Innovations in 3D printing

Henley Doherty | Asst. Business Editor | The USD Vista |@ralphlaurhen

3D printing is a cutting-edge technology that is being used by an increasing number of businesses and engineering firms, and even here on University of San Diego’s campus at the Shiley-Marcos School of Engineering.

In recent years, businesses have been using 3D printers for the creation of goods ranging from prosthetics to guitars, wheelchair ramps, and even food. There are now 3D printers that are large enough to construct buildings and houses.

According to the Huffington Post, an engineering firm in China was recently able to build 10 full-size houses in a single day, all with a 3D printer. The houses only cost about $5,000 each to construct and were made from recycled waste from past construction projects.

The company hopes to be able to use such giant printers to one day build skyscrapers.

As demonstrated by this construction project, buildings and houses can be built quickly and at very low cost to developers by using 3D printing technology. They can also allow for leftover and unused building materials to be recycled into new building projects, helping to eliminate construction waste.

Students in the USD engineering program have the unique opportunity to be able to try out 3D printing themselves. Senior Gezelle Keller is studying to become a mechanical engineer and has used a 3D printer in class.

“As a mechanical engineering student, we are required to take Manufacturing Processes lab,” Keller said. “In this lab we designed a pen holder in CAD and then 3D printed it! It took a few hours to print. I think it has contributed to my learning as an engineer student because I was able to work hands-on with the printer before I move on into my career.”

Based on her experiences using 3D printing at USD, Keller understands the value that these printers can bring to businesses and engineering firms.

“I think 3D printing allows firms to design things they were not able to do before,” Keller said. You can design anything and 3D print it. It allows firms to create products in a quicker way. They can also use the printer to mass manufacture products instead of hiring someone that has to manufacture each product by hand. It is more efficient.”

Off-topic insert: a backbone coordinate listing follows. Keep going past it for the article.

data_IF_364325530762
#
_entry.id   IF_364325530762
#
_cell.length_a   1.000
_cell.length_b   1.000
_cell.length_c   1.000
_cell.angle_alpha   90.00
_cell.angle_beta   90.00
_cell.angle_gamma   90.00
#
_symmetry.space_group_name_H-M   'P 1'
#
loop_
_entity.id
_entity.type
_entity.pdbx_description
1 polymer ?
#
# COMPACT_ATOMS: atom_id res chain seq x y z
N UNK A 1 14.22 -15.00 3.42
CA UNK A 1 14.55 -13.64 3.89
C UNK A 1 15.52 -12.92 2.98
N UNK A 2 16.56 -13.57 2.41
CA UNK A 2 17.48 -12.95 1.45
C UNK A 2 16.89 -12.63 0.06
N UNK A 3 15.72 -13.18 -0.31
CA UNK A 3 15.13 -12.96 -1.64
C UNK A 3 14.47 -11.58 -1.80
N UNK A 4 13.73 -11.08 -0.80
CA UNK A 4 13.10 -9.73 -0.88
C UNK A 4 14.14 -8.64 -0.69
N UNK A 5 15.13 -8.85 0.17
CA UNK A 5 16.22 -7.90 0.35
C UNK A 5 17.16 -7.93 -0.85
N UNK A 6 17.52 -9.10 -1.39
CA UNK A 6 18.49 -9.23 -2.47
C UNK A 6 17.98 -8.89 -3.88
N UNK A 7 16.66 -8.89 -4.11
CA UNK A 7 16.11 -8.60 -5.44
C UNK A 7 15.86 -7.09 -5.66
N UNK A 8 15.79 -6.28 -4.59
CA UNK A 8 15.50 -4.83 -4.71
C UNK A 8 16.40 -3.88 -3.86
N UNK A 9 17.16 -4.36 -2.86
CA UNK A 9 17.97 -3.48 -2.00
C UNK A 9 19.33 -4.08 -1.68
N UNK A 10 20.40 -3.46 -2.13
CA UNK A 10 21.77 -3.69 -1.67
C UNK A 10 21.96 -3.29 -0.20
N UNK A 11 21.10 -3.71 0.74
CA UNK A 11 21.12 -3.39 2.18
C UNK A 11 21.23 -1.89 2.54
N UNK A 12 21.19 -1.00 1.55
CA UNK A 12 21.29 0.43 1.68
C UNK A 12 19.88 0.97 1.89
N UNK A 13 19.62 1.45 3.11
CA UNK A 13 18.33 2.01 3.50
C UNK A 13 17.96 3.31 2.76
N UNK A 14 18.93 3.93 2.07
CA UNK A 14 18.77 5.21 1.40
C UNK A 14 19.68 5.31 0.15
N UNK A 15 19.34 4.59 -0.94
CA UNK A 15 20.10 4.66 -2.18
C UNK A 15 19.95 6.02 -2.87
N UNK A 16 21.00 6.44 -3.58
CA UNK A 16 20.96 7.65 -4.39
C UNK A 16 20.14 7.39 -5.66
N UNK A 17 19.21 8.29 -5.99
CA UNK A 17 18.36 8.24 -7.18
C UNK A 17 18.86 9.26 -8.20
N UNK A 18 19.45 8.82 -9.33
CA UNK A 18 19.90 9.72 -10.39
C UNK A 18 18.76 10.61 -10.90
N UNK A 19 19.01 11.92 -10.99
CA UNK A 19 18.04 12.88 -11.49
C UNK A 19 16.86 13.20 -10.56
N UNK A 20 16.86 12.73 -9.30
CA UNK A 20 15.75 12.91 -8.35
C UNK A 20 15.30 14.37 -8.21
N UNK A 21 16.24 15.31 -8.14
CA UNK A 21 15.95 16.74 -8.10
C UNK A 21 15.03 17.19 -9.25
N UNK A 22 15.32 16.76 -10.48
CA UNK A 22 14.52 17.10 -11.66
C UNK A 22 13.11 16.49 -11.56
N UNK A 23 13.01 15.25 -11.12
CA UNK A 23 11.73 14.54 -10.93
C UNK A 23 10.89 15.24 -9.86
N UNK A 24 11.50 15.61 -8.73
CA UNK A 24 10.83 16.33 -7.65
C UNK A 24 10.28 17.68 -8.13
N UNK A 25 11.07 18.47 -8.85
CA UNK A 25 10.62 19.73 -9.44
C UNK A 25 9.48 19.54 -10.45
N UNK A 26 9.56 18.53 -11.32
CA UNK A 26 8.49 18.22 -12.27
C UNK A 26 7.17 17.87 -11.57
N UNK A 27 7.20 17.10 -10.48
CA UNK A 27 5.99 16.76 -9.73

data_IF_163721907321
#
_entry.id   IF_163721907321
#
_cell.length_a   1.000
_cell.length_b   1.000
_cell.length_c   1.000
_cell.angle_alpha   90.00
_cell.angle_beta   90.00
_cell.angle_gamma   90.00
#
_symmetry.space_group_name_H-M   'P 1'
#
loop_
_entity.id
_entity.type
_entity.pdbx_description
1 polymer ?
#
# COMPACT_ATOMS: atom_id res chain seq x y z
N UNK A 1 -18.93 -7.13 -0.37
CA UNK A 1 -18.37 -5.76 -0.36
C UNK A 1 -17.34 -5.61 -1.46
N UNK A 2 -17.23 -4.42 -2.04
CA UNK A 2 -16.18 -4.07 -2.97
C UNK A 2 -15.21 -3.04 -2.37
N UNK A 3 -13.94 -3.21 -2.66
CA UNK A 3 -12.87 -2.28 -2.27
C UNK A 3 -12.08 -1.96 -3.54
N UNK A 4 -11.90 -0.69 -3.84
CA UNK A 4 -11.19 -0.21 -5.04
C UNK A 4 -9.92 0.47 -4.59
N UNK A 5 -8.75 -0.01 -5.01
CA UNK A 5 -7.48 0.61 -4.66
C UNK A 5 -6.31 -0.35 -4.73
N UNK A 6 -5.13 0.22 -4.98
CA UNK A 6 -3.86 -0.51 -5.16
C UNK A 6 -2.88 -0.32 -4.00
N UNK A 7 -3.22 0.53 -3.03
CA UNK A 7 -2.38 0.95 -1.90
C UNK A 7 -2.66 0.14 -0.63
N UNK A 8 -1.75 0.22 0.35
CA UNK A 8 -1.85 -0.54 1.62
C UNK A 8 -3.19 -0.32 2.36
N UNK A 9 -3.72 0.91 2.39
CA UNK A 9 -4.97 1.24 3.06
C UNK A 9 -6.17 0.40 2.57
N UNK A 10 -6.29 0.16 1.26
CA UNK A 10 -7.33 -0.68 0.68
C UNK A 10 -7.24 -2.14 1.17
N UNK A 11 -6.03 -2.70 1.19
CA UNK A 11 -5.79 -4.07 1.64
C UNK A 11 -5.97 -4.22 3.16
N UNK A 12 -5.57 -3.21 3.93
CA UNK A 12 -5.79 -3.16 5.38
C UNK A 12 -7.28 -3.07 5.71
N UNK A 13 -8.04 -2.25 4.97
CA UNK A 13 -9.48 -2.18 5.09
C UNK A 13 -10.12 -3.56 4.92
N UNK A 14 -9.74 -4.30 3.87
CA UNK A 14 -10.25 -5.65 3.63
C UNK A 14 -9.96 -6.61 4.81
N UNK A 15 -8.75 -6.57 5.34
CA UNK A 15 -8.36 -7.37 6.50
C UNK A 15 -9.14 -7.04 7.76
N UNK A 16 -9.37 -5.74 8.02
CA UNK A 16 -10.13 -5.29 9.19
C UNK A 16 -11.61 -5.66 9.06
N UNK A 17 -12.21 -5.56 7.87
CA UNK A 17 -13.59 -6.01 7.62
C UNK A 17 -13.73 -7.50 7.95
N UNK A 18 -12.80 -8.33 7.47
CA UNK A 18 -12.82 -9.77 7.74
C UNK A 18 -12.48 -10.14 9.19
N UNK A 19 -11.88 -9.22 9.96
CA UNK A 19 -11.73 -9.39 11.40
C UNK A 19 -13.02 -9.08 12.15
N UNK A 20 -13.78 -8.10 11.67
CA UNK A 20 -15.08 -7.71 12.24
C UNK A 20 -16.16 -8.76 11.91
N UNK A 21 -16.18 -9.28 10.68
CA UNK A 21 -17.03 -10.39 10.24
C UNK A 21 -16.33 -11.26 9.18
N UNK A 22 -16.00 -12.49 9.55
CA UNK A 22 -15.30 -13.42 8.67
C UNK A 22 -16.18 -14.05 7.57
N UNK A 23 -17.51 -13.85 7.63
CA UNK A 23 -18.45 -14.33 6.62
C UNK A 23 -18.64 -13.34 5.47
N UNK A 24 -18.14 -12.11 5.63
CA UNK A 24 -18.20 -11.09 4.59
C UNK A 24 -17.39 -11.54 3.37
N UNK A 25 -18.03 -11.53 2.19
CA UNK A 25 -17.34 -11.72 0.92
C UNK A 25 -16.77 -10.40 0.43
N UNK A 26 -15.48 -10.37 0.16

Senior and engineering student Khaled Alaskar has also been provided with the opportunity to use 3D printing technology at USD.

“I was developing a product during the summer that’s related to the athletic market,” Alaskar said. “I had a Prototype design in my computer in a CAD file format, and since I needed a physical prototype I used the school 3D printer. I just had to convert the file into a format that the printer software can read. After converting, the printer did the rest. It took about 18 hours to print the prototype which was about six inches long and four inches wide.”

Alaskar also explained how 3D printing will affect the job outlook for the field of engineering.

“3D printing is relatively new technology that is in the process of development,” said Alaskar. “I think we’re still far from 3D printing skyscrapers; however, in the future it will create new types of engineering jobs, from designing a building in the computer, to choosing the right recycling material for the building to withstand big loads.”

The advancements of 3D printing are continuing to open up the career possibilities for future graduates of the Shiley-Marcos School of Engineering, as well as of the architecture program at USD with the innovations that this technology is bringing to building design.

Current engineering students have a unique opportunity to prepare for their potential careers ahead with being able to use 3D printing on campus, and may even have a competitive advantage over other graduates with the opportunity to gain such hands-on experience.

This new and developing technology is shaping engineer career fields as it allows for firms to revolutionize the way that products and materials are manufactured.

3D printing may even completely reform the way that houses and buildings are constructed in the near future.